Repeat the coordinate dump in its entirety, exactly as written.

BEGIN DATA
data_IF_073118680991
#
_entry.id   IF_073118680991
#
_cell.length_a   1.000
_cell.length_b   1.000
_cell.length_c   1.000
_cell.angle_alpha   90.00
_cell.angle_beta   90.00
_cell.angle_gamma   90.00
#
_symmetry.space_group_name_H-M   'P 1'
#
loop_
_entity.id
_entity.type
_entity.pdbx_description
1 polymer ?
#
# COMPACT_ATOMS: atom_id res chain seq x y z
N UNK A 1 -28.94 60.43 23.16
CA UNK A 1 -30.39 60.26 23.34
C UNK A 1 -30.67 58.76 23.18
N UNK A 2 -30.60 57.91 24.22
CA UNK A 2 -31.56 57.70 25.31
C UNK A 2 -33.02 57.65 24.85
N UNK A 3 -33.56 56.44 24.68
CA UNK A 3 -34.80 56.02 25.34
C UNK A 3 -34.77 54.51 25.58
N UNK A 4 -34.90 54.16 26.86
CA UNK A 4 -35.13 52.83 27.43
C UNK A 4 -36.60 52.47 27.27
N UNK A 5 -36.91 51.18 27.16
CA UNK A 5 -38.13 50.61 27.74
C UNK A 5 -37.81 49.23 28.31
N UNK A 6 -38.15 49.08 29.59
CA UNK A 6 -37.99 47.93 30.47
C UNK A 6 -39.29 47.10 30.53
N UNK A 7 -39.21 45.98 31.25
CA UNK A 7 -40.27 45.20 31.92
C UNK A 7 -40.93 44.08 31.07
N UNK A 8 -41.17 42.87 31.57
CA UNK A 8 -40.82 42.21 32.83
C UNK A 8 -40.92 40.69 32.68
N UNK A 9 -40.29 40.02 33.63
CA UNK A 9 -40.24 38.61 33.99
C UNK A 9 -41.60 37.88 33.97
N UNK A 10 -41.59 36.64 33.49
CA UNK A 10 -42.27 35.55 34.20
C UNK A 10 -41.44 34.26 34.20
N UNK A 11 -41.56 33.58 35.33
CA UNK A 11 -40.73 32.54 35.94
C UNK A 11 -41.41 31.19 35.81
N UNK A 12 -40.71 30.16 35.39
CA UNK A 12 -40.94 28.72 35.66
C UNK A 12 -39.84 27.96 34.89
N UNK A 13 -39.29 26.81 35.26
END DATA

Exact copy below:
data_IF_073118680991
#
_entry.id   IF_073118680991
#
_cell.length_a   1.000
_cell.length_b   1.000
_cell.length_c   1.000
_cell.angle_alpha   90.00
_cell.angle_beta   90.00
_cell.angle_gamma   90.00
#
_symmetry.space_group_name_H-M   'P 1'
#
loop_
_entity.id
_entity.type
_entity.pdbx_description
1 polymer ?
#
# COMPACT_ATOMS: atom_id res chain seq x y z
N UNK A 1 -28.94 60.43 23.16
CA UNK A 1 -30.39 60.26 23.34
C UNK A 1 -30.67 58.76 23.18
N UNK A 2 -30.60 57.91 24.22
CA UNK A 2 -31.56 57.70 25.31
C UNK A 2 -33.02 57.65 24.85
N UNK A 3 -33.56 56.44 24.68
CA UNK A 3 -34.80 56.02 25.34
C UNK A 3 -34.77 54.51 25.58
N UNK A 4 -34.90 54.16 26.86
CA UNK A 4 -35.13 52.83 27.43
C UNK A 4 -36.60 52.47 27.27
N UNK A 5 -36.91 51.18 27.16
CA UNK A 5 -38.13 50.61 27.74
C UNK A 5 -37.81 49.23 28.31
N UNK A 6 -38.15 49.08 29.59
CA UNK A 6 -37.99 47.93 30.47
C UNK A 6 -39.29 47.10 30.53
N UNK A 7 -39.21 45.98 31.25
CA UNK A 7 -40.27 45.20 31.92
C UNK A 7 -40.93 44.08 31.07
N UNK A 8 -41.17 42.87 31.57
CA UNK A 8 -40.82 42.21 32.83
C UNK A 8 -40.92 40.69 32.68
N UNK A 9 -40.29 40.02 33.63
CA UNK A 9 -40.24 38.61 33.99
C UNK A 9 -41.60 37.88 33.97
N UNK A 10 -41.59 36.64 33.49
CA UNK A 10 -42.27 35.55 34.20
C UNK A 10 -41.44 34.26 34.20
N UNK A 11 -41.56 33.58 35.33
CA UNK A 11 -40.73 32.54 35.94
C UNK A 11 -41.41 31.19 35.81
N UNK A 12 -40.71 30.16 35.39
CA UNK A 12 -40.94 28.72 35.66
C UNK A 12 -39.84 27.96 34.89
N UNK A 13 -39.29 26.81 35.26